A week ago, Instagram found itself in the eye of controversy and drew the ire of its users when a model accused the social media platform of repeatedly removing photos of her embracing herself with her arms covering her bare chest.
A British model, Nyome Nicholas-Williams, had posted a topless photo of herself, where she can be seen hugging herself while keeping her arms crossed across the chest. Nyome then launched a social media campaign accusing Instagram of censoring Black plus-sized bodies. According to her, numerous "white and skinny women" post similar photos every day, but a "black woman celebrating her body is banned."
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Who knew these images @alex_cameron captured of me would start such a movement, I won’t call them a problem as they are far from it. They have however opened up a much bigger conversation that must be had regardless of discomfort, and it is even more of an issue now as @mosseri pledged to amplify black voices back in June when speaking to Cosmo about the shadow banning “accusations”...As we can see nothing about that pledge has come to fruition...if anything It has gotten worse. This is only the beginning @instagram has a lot to answer for.
Soon, the hashtag #IwanttoseeNtyome began trending on Instagram and many accused Instagram of 'fatphobia' as well.
The photo, at first glance, does not appear to be violating Instagram's policies on nudity or inappropriate content. The question then arose: many users post partially nude content on Instagram, but why are only some removed? The 'Explore' section on Instagram is filled with multiple photos of men posing shirtless, top influencers posting photos in their lingerie and so on - none of which are removed. If these photos deserve to remain on Instagram, why the different rules for users like Nyome?
There is no doubt about the fact that Instagram's policies, especially regarding women's bodies, is wildly disproportionate.
In 2018, another plus size model Katana Fatale was infuriated to find that photos of her posing in a "fatkini" were repeatedly removed by Instagram. She later posted a collage of her photo along with that of celebrity Kim Kardashian to show that the latter's photos had been permitted while hers had been removed.
An article by Buzzfeed showed that many Instagram influencers feel that the social media platform is likely to remove photos of women if they are fat. And based on current trends, they may be right.
Now here's the thing. According to Instagram's community guidelines, photos should not display nudity, inappropriate content, genitals, nude butts, sexual acts and female nipples. Anything else is permissible.
Neither Katana's photos nor Nyome's posts violated any community guidelines. Then what got their posts flagged?
Author Stephanie Yeboah decided to get to the bottom of it and reached out to Instagram for a one-on-one. She shared her interaction on Twitter.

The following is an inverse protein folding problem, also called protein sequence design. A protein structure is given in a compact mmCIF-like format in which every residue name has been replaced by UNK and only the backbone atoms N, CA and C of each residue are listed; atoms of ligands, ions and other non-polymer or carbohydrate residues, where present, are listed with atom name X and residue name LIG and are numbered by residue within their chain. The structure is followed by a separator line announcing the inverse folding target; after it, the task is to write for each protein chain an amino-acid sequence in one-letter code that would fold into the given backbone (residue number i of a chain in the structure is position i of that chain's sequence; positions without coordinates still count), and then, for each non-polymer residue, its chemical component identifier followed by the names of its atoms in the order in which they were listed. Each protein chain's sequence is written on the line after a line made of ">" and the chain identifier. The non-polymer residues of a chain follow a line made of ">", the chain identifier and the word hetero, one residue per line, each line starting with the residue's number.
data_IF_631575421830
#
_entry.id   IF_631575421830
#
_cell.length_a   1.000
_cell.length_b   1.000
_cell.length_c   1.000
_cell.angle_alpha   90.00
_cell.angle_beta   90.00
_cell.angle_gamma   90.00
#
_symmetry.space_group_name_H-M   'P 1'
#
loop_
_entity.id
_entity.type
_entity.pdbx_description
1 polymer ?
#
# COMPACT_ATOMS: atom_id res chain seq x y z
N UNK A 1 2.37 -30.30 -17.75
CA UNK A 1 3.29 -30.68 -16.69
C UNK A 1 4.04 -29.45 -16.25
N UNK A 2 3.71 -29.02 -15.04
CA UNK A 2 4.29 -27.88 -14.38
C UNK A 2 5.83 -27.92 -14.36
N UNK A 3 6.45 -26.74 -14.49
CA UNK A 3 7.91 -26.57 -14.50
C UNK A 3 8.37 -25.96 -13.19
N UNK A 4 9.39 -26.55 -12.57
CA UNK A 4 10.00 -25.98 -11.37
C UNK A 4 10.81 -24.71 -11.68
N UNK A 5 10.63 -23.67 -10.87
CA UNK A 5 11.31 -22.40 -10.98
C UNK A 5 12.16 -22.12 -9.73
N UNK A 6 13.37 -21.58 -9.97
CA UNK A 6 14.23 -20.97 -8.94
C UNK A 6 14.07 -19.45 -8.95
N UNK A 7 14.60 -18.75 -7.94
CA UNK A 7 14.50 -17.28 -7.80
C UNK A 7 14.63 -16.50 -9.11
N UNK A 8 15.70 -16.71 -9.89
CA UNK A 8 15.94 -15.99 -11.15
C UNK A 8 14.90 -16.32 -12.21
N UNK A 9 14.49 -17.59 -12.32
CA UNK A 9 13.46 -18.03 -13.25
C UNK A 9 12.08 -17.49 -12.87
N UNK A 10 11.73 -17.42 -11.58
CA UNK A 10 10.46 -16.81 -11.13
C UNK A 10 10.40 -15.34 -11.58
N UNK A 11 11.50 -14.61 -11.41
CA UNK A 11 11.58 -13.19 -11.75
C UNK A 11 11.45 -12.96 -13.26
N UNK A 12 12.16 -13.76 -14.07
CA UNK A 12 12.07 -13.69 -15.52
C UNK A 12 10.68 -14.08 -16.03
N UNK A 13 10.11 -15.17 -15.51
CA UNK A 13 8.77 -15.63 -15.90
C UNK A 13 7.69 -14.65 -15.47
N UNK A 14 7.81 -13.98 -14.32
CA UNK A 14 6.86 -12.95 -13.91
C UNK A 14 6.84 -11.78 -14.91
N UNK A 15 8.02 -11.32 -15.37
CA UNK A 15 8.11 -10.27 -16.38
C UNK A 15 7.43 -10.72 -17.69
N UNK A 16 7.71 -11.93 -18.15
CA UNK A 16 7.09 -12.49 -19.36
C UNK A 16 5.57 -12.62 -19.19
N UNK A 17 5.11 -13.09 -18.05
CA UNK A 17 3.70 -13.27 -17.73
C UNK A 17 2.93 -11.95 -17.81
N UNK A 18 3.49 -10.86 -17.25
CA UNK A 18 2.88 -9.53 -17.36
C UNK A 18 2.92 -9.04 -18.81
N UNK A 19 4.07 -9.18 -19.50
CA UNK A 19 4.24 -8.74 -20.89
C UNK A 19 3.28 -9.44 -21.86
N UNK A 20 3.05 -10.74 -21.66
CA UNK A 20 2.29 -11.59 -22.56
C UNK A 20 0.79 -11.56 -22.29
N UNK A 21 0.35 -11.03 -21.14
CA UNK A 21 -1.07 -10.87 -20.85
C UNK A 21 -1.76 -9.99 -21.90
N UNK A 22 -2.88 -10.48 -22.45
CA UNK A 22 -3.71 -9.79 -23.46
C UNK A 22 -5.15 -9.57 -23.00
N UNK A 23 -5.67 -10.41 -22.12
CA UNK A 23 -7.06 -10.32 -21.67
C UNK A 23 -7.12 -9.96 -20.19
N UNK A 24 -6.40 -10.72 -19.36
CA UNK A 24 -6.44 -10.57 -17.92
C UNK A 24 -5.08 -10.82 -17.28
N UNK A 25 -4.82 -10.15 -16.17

During the call, Stephanie brought up numerous instances where Instagram had flagged photos of plus-sized women as inappropriate and removed them. She cited Nyome as an example too. She wrote on Twitter that Instagram had acknowledged the problem and had taken action as well.
Following the social media outrage after Nyome's campaign, Instagram has reportedly decided to update its semi-nudity policy. Instagram apparently explained to her it uses AI and manual reviewers and that photos showing people cupping their breasts get flagged because they are associated with pornography.
At this point, Stephanie asked Instagram why bigger breasts were seen as problematic but smaller breasts were not. Instagram admitted its shortcomings and said that they were updating their policy at the soonest. They also said that they would retrain their reviewers. Instagram also reportedly said that all photos which had been unfairly removed would be reinstated.
While Instagram's prompt response is appreciated, this has been pointed out a number of times before. In 2019, a member of the Instagram team reportedly confirmed that their algorithm detects and flags photos showing more than 60% skin. Now an algorithm is just that - while the policy was intended to curb nude photos, it ended up targeting Instagram users with bigger bodies. And that's where the social media platform's manual reviewers should have ideally intervened.
A few months ago, while the #BlackLivesMatter movement was at its peak, Instagram CEO Adam Mosseri had posted that he and the platform stand in solidarity with the Black community. Asserting that words aren't enough, he had also said that the platform would be incorporating negative feedback about censorship of black individuals into its policies. He had specifically said that algorithm bias would be something they would be focusing on.
Cut to two months later, posts by influencers like Nyome are still getting removed and banned.
Instagram's biased policies aren't new, they've been around for almost as long as the platform has existed. According to Stephanie's tweet, Instagram is planning to turn over a new leaf and mend its ways. It is expected that the new policy changes and a more stringent guideline for manual reviewers will prevent such mishaps in the future.
But only time will tell.